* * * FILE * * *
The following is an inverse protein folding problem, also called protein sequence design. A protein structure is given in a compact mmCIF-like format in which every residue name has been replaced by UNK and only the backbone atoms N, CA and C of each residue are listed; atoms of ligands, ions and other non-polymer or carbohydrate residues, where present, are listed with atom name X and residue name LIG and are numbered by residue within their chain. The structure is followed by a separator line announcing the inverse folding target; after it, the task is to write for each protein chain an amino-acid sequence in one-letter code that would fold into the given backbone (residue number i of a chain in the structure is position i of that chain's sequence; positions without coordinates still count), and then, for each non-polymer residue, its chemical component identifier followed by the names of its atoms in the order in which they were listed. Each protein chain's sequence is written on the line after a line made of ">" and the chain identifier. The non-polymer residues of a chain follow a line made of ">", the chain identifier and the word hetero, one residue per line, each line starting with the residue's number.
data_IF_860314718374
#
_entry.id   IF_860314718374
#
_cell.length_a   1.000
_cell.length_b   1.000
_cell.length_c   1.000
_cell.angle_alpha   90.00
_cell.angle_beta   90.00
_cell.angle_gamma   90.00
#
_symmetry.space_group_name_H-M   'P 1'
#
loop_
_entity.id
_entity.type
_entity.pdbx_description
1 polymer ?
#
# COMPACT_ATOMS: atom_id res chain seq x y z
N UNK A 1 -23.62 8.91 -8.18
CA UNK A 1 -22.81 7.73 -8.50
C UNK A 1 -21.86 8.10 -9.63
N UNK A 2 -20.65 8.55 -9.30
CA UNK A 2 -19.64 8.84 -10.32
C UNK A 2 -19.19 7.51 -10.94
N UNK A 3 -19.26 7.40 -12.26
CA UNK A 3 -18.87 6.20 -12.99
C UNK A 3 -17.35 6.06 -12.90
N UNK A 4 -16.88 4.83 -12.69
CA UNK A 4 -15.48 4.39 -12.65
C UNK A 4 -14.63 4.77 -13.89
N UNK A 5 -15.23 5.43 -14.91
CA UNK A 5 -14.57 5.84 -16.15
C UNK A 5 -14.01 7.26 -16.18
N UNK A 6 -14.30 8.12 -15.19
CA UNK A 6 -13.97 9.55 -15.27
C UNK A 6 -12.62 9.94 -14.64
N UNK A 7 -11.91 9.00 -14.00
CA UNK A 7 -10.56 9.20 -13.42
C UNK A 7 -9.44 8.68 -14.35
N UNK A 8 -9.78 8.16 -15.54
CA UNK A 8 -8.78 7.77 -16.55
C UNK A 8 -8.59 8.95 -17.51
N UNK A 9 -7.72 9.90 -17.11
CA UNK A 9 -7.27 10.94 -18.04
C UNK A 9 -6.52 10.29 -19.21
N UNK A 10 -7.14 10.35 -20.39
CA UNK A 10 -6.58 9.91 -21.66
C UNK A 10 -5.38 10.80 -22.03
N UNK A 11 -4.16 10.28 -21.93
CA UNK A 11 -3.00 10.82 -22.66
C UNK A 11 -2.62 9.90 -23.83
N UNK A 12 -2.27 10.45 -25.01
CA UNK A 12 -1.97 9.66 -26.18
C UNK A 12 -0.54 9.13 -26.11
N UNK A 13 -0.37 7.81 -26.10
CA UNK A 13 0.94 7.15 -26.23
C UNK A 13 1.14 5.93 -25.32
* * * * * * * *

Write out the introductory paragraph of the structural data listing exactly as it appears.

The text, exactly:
The following is an inverse protein folding problem, also called protein sequence design. A protein structure is given in a compact mmCIF-like format in which every residue name has been replaced by UNK and only the backbone atoms N, CA and C of each residue are listed; atoms of ligands, ions and other non-polymer or carbohydrate residues, where present, are listed with atom name X and residue name LIG and are numbered by residue within their chain. The structure is followed by a separator line announcing the inverse folding target; after it, the task is to write for each protein chain an amino-acid sequence in one-letter code that would fold into the given backbone (residue number i of a chain in the structure is position i of that chain's sequence; positions without coordinates still count), and then, for each non-polymer residue, its chemical component identifier followed by the names of its atoms in the order in which they were listed. Each protein chain's sequence is written on the line after a line made of ">" and the chain identifier. The non-polymer residues of a chain follow a line made of ">", the chain identifier and the word hetero, one residue per line, each line starting with the residue's number.